This would be a good skill tree to add. The viewpoint to the opponent’s switch makes it difficult to play effective counter-switch scoring there with the basic bot, but adding a USB camera and having drive team practice to acquire and score game pieces by camera only (as well as avoid a taped area on the ground to represent the Power Cube zone) would be a good skill development for a team to improve their capabilities.

I really like this document. This is what all MCCs should be; doing 1 game task well with a basic kit drivetrain (“minimum” teams don’t have time/money/tools for 6 CIM gearboxes and traction wheels), the mobility autonomous bonus, and a stretch goal of 1 more difficult scoring objective (autonomous switch score/opposing switch/scale/climb). Something that a team of underclassmen with a new non-technical teacher and no mentors can strive for. Well done.

I don’t think you aimed too low at all. Given your parameters, I think that’s exactly what a team should build. Our bot is not necessarily entry level in all aspects.

In terms of maching it’s pretty simple. Basically nothing custom that couldn’t be replaced with a COTS solution. That was essential for our us because 2/3 of the team were not mechanically inclined (dang Electrical Engineers).

I think the biggest barrier to entry for our robot would be cost. The elevator kits are decently expensive (you definitely get what you pay for), and we have some other expensive components that I wouldn’t expect a rookie/low resource team to be able to afford.

Now that our bot is out there, I expect a lot of people to copy it (and hopefully take it to the next level). I’m actually sure of this because I’ve answered roughly 200 questions in person, online, over text etc. in the past 3 days. With that said, I would absolutely not recommend our design to any team that fits your parameters. It’s just too cost prohibitive. If money isn’t as much of a concern but tools/experience are… I think teams could be successful by learning from our design.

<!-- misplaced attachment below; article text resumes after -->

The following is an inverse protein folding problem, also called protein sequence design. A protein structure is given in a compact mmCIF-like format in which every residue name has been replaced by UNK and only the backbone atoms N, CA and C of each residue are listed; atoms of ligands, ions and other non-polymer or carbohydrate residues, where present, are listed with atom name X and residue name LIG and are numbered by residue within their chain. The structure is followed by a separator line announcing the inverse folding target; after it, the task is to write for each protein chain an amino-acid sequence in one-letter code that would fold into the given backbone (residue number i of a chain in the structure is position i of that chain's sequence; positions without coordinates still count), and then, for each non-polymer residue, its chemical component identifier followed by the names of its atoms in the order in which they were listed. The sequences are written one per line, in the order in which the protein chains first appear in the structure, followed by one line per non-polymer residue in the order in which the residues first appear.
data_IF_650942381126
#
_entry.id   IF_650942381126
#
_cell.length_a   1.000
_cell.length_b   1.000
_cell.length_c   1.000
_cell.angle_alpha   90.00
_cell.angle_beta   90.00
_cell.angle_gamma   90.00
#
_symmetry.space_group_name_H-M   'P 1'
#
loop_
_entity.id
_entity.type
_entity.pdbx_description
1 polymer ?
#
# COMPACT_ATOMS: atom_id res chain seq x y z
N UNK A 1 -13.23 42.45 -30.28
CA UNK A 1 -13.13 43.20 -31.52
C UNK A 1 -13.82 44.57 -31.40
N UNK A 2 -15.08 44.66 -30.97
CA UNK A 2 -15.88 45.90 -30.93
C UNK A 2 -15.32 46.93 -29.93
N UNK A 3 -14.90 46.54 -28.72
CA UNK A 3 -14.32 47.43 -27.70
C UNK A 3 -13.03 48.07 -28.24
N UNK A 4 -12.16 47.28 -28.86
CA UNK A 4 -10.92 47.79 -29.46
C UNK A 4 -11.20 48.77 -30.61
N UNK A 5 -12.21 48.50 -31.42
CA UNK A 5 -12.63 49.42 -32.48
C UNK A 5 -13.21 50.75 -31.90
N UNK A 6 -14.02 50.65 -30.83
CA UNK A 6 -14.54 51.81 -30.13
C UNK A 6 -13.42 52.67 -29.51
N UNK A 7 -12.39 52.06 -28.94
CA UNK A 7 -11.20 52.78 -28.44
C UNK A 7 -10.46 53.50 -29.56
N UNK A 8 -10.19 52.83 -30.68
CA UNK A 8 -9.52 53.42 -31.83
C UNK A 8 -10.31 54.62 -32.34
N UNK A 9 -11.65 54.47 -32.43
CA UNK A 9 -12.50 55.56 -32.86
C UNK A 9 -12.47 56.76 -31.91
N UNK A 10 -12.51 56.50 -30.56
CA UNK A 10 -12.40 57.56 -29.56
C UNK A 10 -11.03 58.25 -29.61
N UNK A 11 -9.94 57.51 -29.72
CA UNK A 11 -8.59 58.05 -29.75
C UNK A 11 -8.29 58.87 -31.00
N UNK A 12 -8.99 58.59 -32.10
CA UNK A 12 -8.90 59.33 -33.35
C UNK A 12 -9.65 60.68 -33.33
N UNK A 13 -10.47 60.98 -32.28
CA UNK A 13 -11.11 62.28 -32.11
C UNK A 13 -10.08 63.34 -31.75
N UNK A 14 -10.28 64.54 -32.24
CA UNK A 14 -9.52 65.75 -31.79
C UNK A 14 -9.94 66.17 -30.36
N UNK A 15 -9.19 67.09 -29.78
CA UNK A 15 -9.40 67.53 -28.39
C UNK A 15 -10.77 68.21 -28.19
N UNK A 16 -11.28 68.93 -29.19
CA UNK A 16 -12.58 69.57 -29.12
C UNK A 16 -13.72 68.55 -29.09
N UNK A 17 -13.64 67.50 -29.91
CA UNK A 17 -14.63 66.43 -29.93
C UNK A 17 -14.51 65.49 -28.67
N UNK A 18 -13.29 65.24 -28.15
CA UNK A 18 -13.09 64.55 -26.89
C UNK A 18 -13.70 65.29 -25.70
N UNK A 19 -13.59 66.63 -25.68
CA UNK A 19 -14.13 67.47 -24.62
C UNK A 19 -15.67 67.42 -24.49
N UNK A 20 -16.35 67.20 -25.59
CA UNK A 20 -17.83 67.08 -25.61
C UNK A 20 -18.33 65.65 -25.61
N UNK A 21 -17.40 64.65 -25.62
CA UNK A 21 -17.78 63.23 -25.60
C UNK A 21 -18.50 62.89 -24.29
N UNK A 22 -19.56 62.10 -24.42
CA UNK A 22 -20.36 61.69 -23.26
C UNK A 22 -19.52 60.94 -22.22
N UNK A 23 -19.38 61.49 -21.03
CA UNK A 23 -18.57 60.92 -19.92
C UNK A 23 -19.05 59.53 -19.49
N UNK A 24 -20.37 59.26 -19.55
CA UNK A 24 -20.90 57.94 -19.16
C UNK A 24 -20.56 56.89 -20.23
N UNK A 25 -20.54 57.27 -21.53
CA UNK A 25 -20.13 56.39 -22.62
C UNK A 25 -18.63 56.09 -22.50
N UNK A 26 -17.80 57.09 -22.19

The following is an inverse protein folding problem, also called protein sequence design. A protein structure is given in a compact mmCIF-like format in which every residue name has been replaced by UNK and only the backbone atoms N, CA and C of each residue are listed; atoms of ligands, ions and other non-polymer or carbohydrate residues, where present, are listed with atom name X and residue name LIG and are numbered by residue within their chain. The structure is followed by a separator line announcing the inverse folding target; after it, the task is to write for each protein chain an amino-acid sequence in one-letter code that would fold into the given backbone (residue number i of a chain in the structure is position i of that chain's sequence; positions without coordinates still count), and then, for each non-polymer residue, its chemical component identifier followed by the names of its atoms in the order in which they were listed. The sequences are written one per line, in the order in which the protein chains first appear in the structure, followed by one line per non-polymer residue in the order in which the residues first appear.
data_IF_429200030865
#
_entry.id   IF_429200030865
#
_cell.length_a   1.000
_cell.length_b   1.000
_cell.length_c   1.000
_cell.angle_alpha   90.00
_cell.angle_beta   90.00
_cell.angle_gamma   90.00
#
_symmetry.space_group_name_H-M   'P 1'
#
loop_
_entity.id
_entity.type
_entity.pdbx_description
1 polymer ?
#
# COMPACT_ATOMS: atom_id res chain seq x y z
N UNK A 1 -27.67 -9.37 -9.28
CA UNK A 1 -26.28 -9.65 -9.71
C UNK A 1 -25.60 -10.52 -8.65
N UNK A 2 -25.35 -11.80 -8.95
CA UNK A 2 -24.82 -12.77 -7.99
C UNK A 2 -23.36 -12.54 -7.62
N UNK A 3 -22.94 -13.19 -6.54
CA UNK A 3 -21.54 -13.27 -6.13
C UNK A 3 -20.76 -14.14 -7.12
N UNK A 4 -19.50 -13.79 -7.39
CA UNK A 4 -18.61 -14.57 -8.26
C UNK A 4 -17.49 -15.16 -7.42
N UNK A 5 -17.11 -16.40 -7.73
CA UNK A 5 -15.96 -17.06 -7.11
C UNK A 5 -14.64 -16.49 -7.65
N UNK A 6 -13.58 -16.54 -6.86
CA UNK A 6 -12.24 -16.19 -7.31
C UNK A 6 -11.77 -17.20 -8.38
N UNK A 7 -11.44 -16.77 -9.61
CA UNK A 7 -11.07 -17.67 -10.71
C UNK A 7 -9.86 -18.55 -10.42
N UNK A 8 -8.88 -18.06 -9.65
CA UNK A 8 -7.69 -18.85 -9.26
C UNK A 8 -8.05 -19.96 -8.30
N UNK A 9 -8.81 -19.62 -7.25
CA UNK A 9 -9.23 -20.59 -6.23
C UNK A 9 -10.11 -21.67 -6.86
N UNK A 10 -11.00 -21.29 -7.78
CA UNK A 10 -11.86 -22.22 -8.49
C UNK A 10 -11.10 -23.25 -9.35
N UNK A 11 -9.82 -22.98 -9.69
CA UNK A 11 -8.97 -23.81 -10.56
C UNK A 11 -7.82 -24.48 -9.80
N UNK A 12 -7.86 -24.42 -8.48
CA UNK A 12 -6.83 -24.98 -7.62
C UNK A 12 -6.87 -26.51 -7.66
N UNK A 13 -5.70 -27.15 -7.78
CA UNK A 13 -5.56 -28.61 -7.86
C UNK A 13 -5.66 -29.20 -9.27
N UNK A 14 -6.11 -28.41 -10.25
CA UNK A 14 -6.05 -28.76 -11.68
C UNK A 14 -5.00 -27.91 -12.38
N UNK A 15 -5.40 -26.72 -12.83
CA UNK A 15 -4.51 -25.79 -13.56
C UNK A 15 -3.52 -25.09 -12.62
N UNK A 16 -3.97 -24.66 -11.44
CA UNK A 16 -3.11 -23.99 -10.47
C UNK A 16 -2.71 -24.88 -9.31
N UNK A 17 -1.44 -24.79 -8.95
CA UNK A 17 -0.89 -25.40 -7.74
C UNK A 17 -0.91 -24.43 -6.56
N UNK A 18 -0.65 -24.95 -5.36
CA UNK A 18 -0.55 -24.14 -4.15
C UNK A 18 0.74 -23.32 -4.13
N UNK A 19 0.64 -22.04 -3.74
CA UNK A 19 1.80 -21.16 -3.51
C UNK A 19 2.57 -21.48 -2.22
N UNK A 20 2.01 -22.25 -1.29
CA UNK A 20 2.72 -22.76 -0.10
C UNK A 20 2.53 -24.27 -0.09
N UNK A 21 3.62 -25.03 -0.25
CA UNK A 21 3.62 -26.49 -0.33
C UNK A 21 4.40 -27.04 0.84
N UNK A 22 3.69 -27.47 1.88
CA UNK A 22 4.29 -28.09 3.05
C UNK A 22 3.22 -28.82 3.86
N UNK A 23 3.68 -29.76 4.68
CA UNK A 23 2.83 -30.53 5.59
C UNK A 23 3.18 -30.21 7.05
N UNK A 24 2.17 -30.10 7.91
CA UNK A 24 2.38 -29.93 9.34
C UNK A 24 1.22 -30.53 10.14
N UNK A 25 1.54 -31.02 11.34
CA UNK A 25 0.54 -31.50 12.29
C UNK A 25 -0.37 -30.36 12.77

The more resources we can throw at teams, the better. Especially with 500 or so rookie teams this year. A document like this is yuge.

This is a great post. I hope you guys do this every year.

I agree with your game analysis, however I would up the cost from $500 to $1,000 to more accurately reflect the initial cost rookie team would incur from having to buy a bunch of COTS gearboxes, motors, etc. After rookie year being able to reuse your gearboxes the cost to build a robot can decrease significantly.

There was definitely a large gap on the budget talk in our discussion. I started the bidding at $500 and a couple others said we should have it set at $1000. It’s highly game dependent. A true BBD this year can be very simple, even moreso than last year. The rookie KOP, some plywood on top to form a ramp (get the orange peel HDPE stapled on top if you want to get fancy), and some kind of actuation to secure the game piece in transit. If you want to go up the “skill tree” as it were, each option would add an additional $100 minimum to get them functional. A recommendation that can manifest itself in the document would be to acquire through FIRST Choice a couple of the pneumatic actuators to build a fence for the cube in the ramp, or the RedLine and planetary in the kit this year can be used to actuate a fence on the ramp.

The idea of the BBD is to work in two directions: if we (the “royal” we, being FIRST leadership from the top down) want to start teams by marketing the idea you can start one for $6000 and build a robot in 6 weeks, $500 may almost be too much to ask for on top of buying new tools and paying for travel. The materials and tools required for the BBD can be acquired in common aisles at a home improvement store. Hopefully we can keep the kind of team that needs to build this robot inspired and functional through their early seasons while they try to find their place in FRC.

The other direction serves as a reality check to veteran teams. Can your robot do “THIS”? Can you properly elevate yourself along the skill tree? At what point can you overreach and end up doing LESS than the BBD?